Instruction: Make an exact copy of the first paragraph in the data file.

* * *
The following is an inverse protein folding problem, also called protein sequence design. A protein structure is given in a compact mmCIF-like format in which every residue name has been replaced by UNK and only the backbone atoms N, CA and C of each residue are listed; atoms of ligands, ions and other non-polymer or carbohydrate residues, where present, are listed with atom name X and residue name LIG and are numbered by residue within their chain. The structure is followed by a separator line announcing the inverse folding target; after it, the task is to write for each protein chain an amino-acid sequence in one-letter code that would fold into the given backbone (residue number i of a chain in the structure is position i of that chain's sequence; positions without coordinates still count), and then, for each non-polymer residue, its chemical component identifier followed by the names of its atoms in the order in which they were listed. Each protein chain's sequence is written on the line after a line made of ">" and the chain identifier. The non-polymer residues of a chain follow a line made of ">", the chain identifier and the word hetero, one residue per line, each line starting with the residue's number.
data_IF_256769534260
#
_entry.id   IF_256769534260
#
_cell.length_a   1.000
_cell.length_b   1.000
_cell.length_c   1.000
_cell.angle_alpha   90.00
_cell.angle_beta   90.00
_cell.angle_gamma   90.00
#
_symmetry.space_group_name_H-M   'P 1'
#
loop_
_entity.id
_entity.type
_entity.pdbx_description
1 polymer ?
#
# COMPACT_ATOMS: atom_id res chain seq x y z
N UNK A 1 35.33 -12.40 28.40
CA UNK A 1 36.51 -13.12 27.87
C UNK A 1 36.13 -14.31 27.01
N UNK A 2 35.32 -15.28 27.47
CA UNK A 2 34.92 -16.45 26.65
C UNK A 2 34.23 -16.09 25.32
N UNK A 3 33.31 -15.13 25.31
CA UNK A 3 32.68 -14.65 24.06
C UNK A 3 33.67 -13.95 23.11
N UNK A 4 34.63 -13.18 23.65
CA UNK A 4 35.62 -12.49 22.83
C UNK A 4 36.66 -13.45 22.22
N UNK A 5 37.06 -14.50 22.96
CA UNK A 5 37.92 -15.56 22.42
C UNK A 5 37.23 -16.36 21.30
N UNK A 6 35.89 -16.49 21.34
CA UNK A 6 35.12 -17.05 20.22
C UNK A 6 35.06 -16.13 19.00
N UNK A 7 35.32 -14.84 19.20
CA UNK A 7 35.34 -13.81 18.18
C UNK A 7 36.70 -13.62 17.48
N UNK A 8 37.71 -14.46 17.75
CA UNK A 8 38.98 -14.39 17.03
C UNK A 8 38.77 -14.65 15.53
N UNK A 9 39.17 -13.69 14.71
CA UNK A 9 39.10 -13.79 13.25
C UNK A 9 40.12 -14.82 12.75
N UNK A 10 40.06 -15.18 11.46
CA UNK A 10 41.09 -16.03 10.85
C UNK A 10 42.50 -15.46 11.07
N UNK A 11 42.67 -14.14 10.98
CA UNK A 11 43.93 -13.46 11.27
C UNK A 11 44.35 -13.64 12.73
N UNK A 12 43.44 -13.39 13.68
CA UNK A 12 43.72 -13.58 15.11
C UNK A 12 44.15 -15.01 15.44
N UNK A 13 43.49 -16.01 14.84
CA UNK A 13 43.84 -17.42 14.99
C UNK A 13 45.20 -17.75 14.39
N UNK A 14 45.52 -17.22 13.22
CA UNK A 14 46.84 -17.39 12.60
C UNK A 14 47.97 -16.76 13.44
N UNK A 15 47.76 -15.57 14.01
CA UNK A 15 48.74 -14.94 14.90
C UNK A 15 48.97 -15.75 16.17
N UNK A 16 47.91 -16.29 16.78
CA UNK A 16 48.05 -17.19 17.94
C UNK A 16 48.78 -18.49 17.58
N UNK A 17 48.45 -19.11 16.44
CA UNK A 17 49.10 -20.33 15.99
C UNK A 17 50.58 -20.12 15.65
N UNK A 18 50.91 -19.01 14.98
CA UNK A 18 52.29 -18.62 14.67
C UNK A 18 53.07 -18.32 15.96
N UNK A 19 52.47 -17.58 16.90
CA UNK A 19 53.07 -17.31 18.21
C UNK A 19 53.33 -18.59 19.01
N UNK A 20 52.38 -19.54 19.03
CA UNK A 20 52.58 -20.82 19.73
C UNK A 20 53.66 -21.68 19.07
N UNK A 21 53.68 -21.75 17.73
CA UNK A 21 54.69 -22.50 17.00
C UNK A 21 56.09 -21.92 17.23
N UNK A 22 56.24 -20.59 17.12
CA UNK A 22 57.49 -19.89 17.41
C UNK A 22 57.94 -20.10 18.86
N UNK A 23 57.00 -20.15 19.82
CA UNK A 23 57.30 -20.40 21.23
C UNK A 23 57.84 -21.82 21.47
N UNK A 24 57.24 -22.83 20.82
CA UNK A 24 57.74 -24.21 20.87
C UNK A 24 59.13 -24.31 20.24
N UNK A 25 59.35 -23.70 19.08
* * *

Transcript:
The following is an inverse protein folding problem, also called protein sequence design. A protein structure is given in a compact mmCIF-like format in which every residue name has been replaced by UNK and only the backbone atoms N, CA and C of each residue are listed; atoms of ligands, ions and other non-polymer or carbohydrate residues, where present, are listed with atom name X and residue name LIG and are numbered by residue within their chain. The structure is followed by a separator line announcing the inverse folding target; after it, the task is to write for each protein chain an amino-acid sequence in one-letter code that would fold into the given backbone (residue number i of a chain in the structure is position i of that chain's sequence; positions without coordinates still count), and then, for each non-polymer residue, its chemical component identifier followed by the names of its atoms in the order in which they were listed. Each protein chain's sequence is written on the line after a line made of ">" and the chain identifier. The non-polymer residues of a chain follow a line made of ">", the chain identifier and the word hetero, one residue per line, each line starting with the residue's number.